Fortunately for the Twins, their bullpen was lights out. Jorge Alcala and Danny Coulombe held the Brewers scoreless until the eighth before Tyler Duffey came in to get the final out of the inning. Duffey, in fact, caught a huge break with a slow curveball out of the zone that was called for a strike – framed brilliantly by Ryan Jeffers. But on the previous pitch, a pitch that painted the lower corner of the zone and got called for a ball should’ve ended the inning.

Alexander Colomé pitched the ninth inning, looking to bounce back from his previous two disastrous outings. This time, he was able to retire the side on only 13 pitches (10 strikes) to earn his eighth save of the year.

Postgame Interviews

 

Bullpen Usage Spreadsheet

  SAT TUE WED THU FRI TOT
Albers 0 0 0 0 88 88
Garza Jr. 31 0 24 4 0 59
Coulombe 0 0 19 0 20 39
Thielbar 0 14 22 0 0 36
Duffey 0 19 9 0 6 34
Colomé 0 0 20 0 13 33
Minaya 0 30 0 0 0 30
Gibaut 0 23 0 0 0 23
Alcalá 0 0 0 0 12 12
Barnes 0 0 0 0 0 0

 


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Happy to see the Twins beat a good team and especially one from Sconnie, haha. That said, it's a bummer Escobar is sidelined on the IL with a pulled hamstring. Actually, considering how he plays, it was a good thing for the Twins he wasn't on the field.

Nice game from Albers. Not entirely sure what the Twins have planned for him. It makes me a little nervous they could be planning to replace Pineda with him.

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I'm sure we all wish that this great pitching performance came from a younger member of the guys auditioning for pitching spots next year, but ya gotta be happy for Andrew Albers.

Quite the journey indeed and good for him. He's got to feel good about his abilities and hopefully he'll continue to play in the bigs for a couple years somewhere filling in as a spot-starter here and there. Crafty lefties who can eat innings can make a living at this level. I'm sure he's got some great stories to tell, he's a grinder. Made millions in Japan, so he's got nothing to lose. Gotta be on Cloud Nine right about now.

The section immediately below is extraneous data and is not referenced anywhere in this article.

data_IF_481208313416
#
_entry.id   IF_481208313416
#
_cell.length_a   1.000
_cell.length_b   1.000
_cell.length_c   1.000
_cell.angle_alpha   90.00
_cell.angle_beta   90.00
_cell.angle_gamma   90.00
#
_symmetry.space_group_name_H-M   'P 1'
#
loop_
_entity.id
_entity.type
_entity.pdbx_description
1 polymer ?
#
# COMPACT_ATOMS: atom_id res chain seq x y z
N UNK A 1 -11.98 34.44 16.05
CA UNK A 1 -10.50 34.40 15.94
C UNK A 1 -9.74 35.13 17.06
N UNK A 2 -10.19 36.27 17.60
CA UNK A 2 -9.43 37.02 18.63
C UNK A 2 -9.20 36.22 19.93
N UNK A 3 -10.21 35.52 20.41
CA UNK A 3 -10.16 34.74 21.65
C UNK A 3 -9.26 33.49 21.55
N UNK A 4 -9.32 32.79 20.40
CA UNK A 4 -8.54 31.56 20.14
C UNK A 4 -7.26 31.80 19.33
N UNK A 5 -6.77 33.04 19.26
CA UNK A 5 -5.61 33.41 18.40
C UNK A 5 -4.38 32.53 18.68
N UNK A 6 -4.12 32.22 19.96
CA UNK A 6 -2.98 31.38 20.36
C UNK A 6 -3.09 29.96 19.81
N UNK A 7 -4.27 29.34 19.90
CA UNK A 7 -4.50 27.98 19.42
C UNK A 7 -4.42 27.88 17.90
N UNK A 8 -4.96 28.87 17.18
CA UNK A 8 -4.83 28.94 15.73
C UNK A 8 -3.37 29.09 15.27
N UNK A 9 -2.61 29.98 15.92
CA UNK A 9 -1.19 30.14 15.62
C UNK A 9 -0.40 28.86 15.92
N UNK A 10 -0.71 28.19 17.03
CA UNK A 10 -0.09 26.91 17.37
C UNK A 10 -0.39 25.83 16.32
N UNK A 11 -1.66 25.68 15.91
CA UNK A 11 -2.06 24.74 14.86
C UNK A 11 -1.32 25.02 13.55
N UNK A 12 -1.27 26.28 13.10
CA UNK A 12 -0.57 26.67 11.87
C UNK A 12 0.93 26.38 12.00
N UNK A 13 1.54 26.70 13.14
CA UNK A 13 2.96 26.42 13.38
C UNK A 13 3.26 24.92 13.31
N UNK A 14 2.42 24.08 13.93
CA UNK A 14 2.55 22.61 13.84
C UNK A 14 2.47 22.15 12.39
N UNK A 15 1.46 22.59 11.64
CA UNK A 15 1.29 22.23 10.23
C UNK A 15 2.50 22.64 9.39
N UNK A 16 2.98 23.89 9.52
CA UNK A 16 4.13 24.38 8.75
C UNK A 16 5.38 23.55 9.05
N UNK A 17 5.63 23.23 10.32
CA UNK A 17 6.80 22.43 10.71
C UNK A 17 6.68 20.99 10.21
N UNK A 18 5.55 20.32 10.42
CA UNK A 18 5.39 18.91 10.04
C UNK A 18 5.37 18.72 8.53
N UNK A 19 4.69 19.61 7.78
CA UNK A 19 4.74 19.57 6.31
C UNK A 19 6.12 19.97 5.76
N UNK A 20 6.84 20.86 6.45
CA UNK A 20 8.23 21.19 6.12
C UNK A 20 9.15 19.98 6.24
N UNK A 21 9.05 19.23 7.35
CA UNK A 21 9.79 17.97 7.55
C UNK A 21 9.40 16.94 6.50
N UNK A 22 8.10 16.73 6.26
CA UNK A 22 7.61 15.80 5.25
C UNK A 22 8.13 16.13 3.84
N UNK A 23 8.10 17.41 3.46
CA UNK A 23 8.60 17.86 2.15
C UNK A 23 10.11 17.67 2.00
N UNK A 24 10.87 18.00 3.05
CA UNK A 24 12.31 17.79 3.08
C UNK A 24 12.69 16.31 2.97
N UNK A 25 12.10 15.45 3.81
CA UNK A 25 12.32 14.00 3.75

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The pitch that was " 6 inches " off the plate was an obvious make up call for the previous one that was strike 3 but called a ball.  Absolutely horrible umpiring.  During the game Brewers got benefit of more calls from home plate umpire than Twins.  The bigger question is where were the Brewers?  They will probably show up both Saturday and Sunday and dominate Twins.

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On MLB radio yesterday, the commentators were talking about a National League umpire who worked Wednesday night.  His game was reviewed by the league and he correctly called 125 of 126 non-swing pitches.  The one he incorrectly called missed the strike zone by less than an inch.  Do they train NL umpires differently?  

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2 - 0.  I liked it.  Good ball playing.  The one thing I would like to see next game is Buxton starting a streak again.  He had enough time in the minors to get timing, now he needs to produce for both the team and the contracts he is dreaming of.  

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9 hours ago, USAFChief said:
  10 hours ago, Rosterman said

Gonna have to find room for this guy on the 40-man, I guess.

---------------------------------------------------------------------------------------------------------------------------------------------------------------------